Epistemic Abstainers, Epistemic Martyrs, and Epistemic Converts

Logos and Episteme 1 (2):211-219 (2010)
An intuitive view regarding the epistemic significance of disagreement says that when epistemic peers disagree, they should suspend judgment. This abstemious view seems to embody a kind of detachment appropriate for rational beings; moreover, it seems to promote a kind of conciliatory inclination that makes for irenic and cooperative further discussion. Like many strategies for cooperation, however, the abstemious view creates opportunities for free-riding. In this essay, the authors argue that the believer who suspends judgment in the face of peer disagreement is vulnerable to a kind of manipulation on the part of more tenacious peers. The result is that the abstemious view can have the effect of encouraging dogmatism.
Keywords epistemology  disagreement  dialogue  agnosticism
Categories (categorize this paper)
 Save to my reading list
Follow the author(s)
My bibliography
Export citation
Find it on Scholar
Edit this record
Mark as duplicate
Revision history Request removal from index Translate to english
Download options
PhilPapers Archive

Upload a copy of this paper     Check publisher's policy on self-archival     Papers currently archived: 15,831
External links
Setup an account with your affiliations in order to access resources via your University's proxy server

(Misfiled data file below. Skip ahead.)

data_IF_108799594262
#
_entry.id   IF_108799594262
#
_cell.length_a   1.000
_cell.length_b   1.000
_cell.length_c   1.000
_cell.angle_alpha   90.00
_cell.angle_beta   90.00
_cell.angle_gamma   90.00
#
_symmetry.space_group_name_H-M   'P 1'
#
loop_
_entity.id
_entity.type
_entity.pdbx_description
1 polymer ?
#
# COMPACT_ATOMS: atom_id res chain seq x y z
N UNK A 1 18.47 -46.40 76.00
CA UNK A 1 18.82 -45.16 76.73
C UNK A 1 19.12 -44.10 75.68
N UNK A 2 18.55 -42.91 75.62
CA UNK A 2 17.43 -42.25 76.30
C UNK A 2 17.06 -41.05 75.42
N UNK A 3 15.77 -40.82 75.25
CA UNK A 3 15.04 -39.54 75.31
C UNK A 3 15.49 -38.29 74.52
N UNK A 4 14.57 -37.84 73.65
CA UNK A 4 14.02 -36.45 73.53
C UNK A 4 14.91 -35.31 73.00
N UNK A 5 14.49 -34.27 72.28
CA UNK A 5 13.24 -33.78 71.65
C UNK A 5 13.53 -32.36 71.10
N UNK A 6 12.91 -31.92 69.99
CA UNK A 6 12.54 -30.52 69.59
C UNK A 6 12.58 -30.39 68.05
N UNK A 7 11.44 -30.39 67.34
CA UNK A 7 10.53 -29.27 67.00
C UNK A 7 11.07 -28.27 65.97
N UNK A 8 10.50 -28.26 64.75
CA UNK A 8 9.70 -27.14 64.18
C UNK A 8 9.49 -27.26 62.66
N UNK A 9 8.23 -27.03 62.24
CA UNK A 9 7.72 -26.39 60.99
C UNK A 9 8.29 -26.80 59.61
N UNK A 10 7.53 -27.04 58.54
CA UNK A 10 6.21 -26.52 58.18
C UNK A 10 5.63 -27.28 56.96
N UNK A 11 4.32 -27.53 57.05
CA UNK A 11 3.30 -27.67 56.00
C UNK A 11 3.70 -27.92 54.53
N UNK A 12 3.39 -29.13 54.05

Configure custom proxy (use this if your affiliation does not provide a proxy)
Through your library
References found in this work BETA

No references found.

Add more references

Citations of this work BETA

No citations found.

Add more citations

Similar books and articles
Mark Vorobej (2011). Distant Peers. Metaphilosophy 42 (5):708-722.
Axel Gelfert (2011). Who is an Epistemic Peer? Logos and Episteme 2 (4):507-514.
Bryan Frances (2012). Discovering Disagreeing Epistemic Peers and Superiors. International Journal of Philosophical Studies 20 (1):1 - 21.
Brandon Carey (2011). Possible Disagreements and Defeat. Philosophical Studies 155 (3):371-381.
Jennifer Lackey (2008). What Should We Do When We Disagree? In Tamar Szabó Gendler & John Hawthorne (eds.), Oxford Studies in Epistemology. OUP 274-93.
Tomas Bogardus (2013). Disagreeing with the (Religious) Skeptic. International Journal for Philosophy of Religion 74 (1):5-17.
David Killoren (2010). Moral Intuitions, Reliability and Disagreement. Journal of Ethics and Social Philosophy 4 (1):1-35.

Monthly downloads

Added to index


Total downloads

42 ( #78,864 of 1,724,747 )

Recent downloads (6 months)

11 ( #59,632 of 1,724,747 )

How can I increase my downloads?

My notes
Sign in to use this feature

Start a new thread
There  are no threads in this forum
Nothing in this forum yet.